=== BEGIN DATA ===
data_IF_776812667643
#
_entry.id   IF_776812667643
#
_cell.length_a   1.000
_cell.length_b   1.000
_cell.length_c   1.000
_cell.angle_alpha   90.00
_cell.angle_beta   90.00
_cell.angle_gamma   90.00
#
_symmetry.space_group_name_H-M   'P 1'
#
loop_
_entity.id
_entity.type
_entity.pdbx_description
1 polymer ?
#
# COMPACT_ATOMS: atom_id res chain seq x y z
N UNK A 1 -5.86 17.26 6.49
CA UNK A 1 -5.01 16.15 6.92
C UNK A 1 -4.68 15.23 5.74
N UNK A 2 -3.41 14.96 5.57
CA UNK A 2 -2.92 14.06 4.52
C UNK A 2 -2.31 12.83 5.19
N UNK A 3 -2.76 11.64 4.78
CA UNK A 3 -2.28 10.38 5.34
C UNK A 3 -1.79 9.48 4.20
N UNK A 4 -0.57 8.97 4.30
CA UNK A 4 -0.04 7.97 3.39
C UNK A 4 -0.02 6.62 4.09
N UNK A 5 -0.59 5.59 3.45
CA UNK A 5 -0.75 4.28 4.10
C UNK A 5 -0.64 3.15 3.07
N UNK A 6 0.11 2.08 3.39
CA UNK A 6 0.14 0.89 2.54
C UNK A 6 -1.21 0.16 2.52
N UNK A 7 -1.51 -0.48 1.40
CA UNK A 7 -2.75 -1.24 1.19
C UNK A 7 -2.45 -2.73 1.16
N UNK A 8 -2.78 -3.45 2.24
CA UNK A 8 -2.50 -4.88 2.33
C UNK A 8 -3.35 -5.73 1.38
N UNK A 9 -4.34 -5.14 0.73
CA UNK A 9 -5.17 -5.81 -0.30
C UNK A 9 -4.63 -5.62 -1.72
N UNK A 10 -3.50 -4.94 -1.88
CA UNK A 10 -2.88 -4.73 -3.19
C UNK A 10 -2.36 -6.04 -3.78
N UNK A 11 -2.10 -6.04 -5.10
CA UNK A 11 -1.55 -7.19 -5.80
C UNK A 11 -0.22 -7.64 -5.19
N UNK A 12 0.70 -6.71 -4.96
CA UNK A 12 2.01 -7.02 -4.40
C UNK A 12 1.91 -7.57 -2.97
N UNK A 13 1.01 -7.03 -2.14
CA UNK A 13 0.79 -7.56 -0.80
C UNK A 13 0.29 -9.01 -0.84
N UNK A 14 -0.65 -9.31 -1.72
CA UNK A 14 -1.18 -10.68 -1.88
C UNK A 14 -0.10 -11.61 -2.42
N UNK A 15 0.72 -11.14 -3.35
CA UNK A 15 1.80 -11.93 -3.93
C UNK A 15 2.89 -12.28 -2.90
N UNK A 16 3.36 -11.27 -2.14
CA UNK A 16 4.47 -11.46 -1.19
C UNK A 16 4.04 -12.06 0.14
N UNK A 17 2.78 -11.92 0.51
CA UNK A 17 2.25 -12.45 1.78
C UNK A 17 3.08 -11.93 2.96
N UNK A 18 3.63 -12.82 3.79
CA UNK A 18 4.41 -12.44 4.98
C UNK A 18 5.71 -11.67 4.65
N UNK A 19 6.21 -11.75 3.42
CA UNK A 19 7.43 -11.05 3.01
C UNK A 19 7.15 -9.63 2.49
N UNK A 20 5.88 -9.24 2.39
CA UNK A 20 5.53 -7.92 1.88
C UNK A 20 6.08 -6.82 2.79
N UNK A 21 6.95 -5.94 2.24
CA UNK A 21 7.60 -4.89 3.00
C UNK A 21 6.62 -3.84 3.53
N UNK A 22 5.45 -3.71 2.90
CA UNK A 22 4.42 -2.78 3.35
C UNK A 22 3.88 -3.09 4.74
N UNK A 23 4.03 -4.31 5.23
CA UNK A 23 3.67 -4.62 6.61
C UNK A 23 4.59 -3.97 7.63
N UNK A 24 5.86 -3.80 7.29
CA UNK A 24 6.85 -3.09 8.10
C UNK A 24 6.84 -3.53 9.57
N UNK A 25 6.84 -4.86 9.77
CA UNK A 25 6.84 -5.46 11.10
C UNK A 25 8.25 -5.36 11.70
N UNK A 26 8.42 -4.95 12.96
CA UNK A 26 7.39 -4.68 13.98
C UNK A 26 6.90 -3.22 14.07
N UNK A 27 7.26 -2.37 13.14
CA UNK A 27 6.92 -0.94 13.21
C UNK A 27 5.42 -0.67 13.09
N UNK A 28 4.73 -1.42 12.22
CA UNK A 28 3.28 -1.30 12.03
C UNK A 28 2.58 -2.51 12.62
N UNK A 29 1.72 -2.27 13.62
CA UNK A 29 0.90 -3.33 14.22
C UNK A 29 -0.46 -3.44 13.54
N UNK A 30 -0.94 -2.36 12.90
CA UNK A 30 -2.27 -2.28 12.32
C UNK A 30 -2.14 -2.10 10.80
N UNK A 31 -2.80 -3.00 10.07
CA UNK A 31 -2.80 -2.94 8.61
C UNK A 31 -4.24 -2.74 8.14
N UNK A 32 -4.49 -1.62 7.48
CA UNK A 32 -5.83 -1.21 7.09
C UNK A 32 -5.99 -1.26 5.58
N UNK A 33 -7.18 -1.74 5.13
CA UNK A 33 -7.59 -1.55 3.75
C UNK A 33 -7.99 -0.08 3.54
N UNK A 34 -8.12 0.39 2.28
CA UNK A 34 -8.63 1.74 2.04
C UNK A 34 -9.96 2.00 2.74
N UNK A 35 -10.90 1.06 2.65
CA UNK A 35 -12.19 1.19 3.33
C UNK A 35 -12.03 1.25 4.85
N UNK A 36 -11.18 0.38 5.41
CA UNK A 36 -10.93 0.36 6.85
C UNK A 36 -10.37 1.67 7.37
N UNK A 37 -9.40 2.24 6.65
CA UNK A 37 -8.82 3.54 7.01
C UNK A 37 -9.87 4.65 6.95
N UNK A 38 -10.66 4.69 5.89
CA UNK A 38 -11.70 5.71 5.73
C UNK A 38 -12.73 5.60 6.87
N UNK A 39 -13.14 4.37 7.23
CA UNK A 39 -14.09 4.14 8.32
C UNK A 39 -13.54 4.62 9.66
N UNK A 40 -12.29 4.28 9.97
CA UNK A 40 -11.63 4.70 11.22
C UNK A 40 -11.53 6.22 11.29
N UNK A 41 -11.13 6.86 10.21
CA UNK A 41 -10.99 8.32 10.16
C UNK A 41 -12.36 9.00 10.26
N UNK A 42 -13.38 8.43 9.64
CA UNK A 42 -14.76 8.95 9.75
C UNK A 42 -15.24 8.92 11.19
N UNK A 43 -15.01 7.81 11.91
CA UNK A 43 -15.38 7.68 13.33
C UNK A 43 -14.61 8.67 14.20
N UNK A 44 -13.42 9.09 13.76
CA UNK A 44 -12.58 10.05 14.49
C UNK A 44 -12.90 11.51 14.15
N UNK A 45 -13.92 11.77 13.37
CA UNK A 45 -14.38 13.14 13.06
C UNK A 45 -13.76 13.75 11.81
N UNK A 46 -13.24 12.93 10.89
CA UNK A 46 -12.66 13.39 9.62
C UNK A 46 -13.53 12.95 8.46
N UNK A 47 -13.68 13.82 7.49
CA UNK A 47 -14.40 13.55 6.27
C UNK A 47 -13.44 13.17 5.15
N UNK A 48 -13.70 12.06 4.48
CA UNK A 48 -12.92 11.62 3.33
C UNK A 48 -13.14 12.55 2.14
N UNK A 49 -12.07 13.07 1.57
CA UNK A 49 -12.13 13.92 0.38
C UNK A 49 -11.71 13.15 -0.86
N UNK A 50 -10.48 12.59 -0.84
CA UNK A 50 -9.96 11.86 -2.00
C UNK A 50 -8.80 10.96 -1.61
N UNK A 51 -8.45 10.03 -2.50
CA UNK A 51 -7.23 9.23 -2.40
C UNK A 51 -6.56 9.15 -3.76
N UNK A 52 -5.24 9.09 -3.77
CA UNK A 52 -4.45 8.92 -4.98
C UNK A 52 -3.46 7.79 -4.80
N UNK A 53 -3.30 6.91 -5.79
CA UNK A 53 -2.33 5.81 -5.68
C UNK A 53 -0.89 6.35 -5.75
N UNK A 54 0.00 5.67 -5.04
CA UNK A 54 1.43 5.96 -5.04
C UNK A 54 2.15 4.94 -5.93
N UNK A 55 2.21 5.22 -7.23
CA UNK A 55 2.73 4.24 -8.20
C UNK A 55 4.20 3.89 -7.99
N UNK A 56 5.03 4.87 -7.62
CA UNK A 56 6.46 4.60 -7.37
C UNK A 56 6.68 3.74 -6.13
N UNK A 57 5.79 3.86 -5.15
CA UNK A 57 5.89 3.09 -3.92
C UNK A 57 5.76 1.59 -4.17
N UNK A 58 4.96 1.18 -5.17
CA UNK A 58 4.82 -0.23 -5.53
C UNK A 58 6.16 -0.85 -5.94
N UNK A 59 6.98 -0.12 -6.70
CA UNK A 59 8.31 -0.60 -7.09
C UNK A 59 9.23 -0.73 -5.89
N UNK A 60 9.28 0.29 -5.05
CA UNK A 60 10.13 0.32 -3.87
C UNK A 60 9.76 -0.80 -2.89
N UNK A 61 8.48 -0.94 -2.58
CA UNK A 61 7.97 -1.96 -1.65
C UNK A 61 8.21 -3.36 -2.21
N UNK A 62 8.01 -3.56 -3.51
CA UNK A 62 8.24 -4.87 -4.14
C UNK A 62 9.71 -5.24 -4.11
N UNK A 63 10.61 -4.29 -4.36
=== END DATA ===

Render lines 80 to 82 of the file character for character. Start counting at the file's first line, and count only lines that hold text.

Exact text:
C UNK A 20 6.08 -6.82 2.79
N UNK A 21 6.95 -5.94 2.24
CA UNK A 21 7.60 -4.89 3.00